Why the LGBT rights movement still has a place in the United Kingdom

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Today, a school in my local area released a maths question as part of a routine homework exercise, stating the following:

‘If in a town 70% of the men are married to 90% of the women (and each marriage is between one man and one woman, as God intended when he made humans male and female) …’

Obviously this view does not reflect the view of the school as whole, however, there is still a very obvious problem with this being published into a school environment. Not only will this affect any potential LGBT minors reading this question, but also reiterate potentially homophobic rhetoric and beliefs that many people in modern society still hold. Yet what should truly be taking away from this exam question, is not if the school should re-think their proof-reading strategies, but the fact that there is still a long way to go for the LGBT rights movement in the United Kingdom.

On March 29th 2014, same sex marriage was legalised across England, Wales and Scotland. Many people thought that this was a big step forwards for all LGBT citizens across the country, and the defining moment in the fight for equality. Honestly, the fight for same sex marriage, despite being great for the community spirit, was a waste of a large amount of money and resources that could have been spent on much more needed areas of the LGBT rights movement. Currently 25% of the UK’s homeless youth are LGBT, a disproportionately high amount as current statistics show that the percentage of the population that is LGBT only rounds to around 10%. And it gets worse. If you happen to be transgender, homicide rates re at a recorded high, with barely any being reported as hate crimes. Whereas, its only 1 in 20,000 if you are not transgender. These are serious problems facing the LGBT community, that have not disappeared since the legalisation of same sex marriage. People continue to be homophobic and LGBT citizens continue to be discriminated against.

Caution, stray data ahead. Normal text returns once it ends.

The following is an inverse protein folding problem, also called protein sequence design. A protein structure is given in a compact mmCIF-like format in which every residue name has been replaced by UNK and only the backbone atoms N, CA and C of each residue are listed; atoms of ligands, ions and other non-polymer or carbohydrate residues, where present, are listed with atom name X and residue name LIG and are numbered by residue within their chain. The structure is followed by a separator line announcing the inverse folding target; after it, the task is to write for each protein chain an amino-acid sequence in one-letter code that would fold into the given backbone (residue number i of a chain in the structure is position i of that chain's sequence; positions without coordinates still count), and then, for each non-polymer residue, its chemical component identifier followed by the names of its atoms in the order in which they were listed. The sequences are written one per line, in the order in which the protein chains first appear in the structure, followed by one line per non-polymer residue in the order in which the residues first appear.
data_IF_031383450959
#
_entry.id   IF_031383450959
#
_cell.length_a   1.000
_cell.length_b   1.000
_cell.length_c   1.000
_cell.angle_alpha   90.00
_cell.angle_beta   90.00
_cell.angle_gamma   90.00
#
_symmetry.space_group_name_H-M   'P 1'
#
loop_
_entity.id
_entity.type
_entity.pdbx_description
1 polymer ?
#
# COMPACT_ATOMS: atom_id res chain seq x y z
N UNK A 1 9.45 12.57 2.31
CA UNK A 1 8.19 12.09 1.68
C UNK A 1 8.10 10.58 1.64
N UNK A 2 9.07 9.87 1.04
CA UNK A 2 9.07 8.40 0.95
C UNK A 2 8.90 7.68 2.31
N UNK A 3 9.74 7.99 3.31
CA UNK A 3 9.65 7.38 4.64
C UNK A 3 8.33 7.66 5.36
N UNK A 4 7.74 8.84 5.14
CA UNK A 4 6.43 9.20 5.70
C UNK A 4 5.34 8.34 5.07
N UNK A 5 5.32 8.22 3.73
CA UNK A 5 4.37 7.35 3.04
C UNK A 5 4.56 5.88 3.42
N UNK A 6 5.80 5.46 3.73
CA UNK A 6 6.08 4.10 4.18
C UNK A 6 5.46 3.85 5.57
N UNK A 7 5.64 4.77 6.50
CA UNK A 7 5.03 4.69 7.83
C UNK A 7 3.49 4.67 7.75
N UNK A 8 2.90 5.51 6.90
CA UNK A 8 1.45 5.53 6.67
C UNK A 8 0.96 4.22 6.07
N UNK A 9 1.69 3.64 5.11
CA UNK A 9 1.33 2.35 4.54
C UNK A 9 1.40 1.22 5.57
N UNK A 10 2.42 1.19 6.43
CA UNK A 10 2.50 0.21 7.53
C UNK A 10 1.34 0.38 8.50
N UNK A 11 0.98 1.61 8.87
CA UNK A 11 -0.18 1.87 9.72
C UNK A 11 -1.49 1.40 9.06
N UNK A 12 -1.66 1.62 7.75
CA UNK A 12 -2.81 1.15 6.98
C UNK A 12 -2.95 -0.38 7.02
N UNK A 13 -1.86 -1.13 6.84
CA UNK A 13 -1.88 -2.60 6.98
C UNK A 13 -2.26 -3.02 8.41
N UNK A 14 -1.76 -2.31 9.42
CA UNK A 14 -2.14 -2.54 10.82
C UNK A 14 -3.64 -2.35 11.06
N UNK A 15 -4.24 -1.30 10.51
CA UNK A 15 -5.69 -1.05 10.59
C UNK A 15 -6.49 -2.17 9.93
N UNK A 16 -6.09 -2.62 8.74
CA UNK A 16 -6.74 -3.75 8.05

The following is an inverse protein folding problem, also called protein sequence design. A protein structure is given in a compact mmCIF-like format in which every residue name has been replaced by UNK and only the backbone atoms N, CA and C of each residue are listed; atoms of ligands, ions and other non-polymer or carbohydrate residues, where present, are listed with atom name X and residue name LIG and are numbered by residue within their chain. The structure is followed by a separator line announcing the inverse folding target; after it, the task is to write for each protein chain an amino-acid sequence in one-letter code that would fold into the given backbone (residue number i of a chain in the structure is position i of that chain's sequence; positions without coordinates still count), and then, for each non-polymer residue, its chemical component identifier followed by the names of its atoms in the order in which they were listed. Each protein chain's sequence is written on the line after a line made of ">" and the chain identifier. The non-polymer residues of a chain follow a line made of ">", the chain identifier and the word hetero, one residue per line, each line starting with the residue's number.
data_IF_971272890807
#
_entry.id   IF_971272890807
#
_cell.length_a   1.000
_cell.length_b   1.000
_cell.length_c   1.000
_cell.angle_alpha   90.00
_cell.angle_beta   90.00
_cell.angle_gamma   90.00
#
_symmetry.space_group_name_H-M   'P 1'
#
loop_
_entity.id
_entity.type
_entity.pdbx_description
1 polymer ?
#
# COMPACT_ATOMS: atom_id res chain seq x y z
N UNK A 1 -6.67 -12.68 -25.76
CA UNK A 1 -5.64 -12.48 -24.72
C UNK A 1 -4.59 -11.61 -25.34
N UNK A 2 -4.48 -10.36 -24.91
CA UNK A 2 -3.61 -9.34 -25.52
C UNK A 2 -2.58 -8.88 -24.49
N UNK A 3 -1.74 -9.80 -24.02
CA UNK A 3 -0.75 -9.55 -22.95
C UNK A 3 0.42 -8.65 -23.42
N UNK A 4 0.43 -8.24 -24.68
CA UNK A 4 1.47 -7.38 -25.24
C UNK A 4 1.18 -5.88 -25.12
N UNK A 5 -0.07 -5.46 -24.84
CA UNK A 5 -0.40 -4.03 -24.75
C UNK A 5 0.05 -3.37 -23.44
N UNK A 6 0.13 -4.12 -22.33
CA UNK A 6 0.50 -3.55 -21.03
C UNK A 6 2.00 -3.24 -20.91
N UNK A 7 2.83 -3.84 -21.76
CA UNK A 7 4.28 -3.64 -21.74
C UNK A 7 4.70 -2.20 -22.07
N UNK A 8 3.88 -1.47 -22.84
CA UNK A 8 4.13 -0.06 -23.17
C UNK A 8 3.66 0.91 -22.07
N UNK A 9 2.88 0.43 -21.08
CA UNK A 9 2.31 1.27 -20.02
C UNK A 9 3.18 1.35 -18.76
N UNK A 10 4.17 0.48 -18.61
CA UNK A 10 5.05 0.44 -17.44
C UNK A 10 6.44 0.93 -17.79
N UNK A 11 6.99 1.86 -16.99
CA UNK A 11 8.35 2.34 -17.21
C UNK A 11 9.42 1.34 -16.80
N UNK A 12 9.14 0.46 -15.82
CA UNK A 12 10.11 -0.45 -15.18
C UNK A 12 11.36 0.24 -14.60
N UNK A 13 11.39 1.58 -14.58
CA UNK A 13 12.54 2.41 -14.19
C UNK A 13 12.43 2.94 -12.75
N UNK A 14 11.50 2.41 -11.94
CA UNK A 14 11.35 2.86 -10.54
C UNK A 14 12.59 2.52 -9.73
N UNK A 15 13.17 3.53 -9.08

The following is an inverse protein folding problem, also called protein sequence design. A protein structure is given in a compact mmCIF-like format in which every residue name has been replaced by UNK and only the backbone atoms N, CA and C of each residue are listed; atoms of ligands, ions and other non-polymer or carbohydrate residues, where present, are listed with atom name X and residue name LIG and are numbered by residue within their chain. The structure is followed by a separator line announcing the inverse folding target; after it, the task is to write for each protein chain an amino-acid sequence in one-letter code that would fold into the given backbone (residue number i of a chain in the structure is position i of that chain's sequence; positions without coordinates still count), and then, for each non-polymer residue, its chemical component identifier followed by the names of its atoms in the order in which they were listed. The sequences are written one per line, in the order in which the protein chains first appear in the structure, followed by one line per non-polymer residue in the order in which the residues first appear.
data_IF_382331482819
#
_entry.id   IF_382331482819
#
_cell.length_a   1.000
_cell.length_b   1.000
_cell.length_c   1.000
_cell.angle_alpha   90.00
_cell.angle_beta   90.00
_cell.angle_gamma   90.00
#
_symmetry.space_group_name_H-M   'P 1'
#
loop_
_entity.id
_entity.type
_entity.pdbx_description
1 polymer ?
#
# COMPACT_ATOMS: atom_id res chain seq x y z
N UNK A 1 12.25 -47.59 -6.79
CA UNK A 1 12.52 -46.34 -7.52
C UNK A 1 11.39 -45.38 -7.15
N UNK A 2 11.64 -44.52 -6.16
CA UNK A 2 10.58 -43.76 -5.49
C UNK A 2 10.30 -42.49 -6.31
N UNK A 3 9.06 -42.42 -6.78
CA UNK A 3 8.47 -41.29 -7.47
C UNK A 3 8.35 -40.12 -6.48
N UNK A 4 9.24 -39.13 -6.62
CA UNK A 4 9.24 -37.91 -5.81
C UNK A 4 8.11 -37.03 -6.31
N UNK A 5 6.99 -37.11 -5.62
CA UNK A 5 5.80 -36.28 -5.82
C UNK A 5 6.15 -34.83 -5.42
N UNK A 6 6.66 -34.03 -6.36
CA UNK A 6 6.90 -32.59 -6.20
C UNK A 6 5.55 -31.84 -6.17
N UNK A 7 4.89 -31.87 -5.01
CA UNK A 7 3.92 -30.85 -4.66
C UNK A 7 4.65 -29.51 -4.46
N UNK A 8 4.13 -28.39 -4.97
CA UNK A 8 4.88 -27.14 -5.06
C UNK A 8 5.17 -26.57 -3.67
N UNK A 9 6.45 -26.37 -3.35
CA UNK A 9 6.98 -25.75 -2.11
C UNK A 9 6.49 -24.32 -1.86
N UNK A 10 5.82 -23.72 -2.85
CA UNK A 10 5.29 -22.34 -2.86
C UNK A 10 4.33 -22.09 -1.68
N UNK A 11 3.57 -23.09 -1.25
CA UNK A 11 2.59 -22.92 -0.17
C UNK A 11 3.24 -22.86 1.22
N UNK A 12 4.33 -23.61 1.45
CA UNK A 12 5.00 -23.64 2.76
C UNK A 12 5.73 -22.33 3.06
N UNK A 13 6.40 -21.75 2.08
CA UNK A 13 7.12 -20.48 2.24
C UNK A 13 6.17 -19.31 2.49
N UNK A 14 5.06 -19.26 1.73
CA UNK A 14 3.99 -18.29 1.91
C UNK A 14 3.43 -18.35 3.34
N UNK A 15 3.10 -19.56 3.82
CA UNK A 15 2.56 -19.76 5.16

So what can be done? The government needs to work with the LGBT community to decide what are the biggest problems facing LGBT citizens and seek to eradicate them from society. Although incidents like the one which has taken place at this school may seem abhorrent when they take place, at best it will be a mild inconvenience to the community in the long run. The world should not be up in arms over a minor error in a maths question. They should instead turn their attention to issues such as the disproportionately high number of suicides in the LGBT community and spend their resources tackling those problems instead.

No doubt in the coming days the school responsible with issue an apology, and honestly, we should leave it at that. No one’s died, no one’s been grievously injured, so what we should take away from this incident is this: Homophobia has not stopped in the UK and we should not turn our eyes away from the LGBT community. Instead lets focus on issues that truly are affecting this community, because as same-sex marriage shows, when resources are pooled, we can truly make a difference.

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